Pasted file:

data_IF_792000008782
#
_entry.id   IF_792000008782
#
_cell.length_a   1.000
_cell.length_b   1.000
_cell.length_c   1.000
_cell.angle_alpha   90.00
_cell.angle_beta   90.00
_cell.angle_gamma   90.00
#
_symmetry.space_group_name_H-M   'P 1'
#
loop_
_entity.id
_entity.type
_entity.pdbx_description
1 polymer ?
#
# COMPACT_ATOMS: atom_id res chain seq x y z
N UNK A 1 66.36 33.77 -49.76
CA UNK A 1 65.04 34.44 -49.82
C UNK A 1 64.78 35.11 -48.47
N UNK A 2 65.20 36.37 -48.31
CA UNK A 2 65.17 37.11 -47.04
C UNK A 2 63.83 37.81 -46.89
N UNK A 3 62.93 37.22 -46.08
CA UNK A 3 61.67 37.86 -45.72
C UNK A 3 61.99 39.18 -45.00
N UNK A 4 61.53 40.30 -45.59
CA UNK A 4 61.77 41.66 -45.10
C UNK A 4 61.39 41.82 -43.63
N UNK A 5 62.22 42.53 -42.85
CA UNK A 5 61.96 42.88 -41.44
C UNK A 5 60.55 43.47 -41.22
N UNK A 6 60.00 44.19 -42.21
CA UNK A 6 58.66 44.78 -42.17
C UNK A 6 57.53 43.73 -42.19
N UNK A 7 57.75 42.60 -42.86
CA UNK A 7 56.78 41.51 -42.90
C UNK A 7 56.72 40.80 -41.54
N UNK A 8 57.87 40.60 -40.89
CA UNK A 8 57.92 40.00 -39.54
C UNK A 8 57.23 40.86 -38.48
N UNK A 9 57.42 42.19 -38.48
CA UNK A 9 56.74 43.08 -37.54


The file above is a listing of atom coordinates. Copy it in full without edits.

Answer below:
data_IF_792000008782
#
_entry.id   IF_792000008782
#
_cell.length_a   1.000
_cell.length_b   1.000
_cell.length_c   1.000
_cell.angle_alpha   90.00
_cell.angle_beta   90.00
_cell.angle_gamma   90.00
#
_symmetry.space_group_name_H-M   'P 1'
#
loop_
_entity.id
_entity.type
_entity.pdbx_description
1 polymer ?
#
# COMPACT_ATOMS: atom_id res chain seq x y z
N UNK A 1 66.36 33.77 -49.76
CA UNK A 1 65.04 34.44 -49.82
C UNK A 1 64.78 35.11 -48.47
N UNK A 2 65.20 36.37 -48.31
CA UNK A 2 65.17 37.11 -47.04
C UNK A 2 63.83 37.81 -46.89
N UNK A 3 62.93 37.22 -46.08
CA UNK A 3 61.67 37.86 -45.72
C UNK A 3 61.99 39.18 -45.00
N UNK A 4 61.53 40.30 -45.59
CA UNK A 4 61.77 41.66 -45.10
C UNK A 4 61.39 41.82 -43.63
N UNK A 5 62.22 42.53 -42.85
CA UNK A 5 61.96 42.88 -41.44
C UNK A 5 60.55 43.47 -41.22
N UNK A 6 60.00 44.19 -42.21
CA UNK A 6 58.66 44.78 -42.17
C UNK A 6 57.53 43.73 -42.19
N UNK A 7 57.75 42.60 -42.86
CA UNK A 7 56.78 41.51 -42.90
C UNK A 7 56.72 40.80 -41.54
N UNK A 8 57.87 40.60 -40.89
CA UNK A 8 57.92 40.00 -39.54
C UNK A 8 57.23 40.86 -38.48
N UNK A 9 57.42 42.19 -38.48
CA UNK A 9 56.74 43.08 -37.54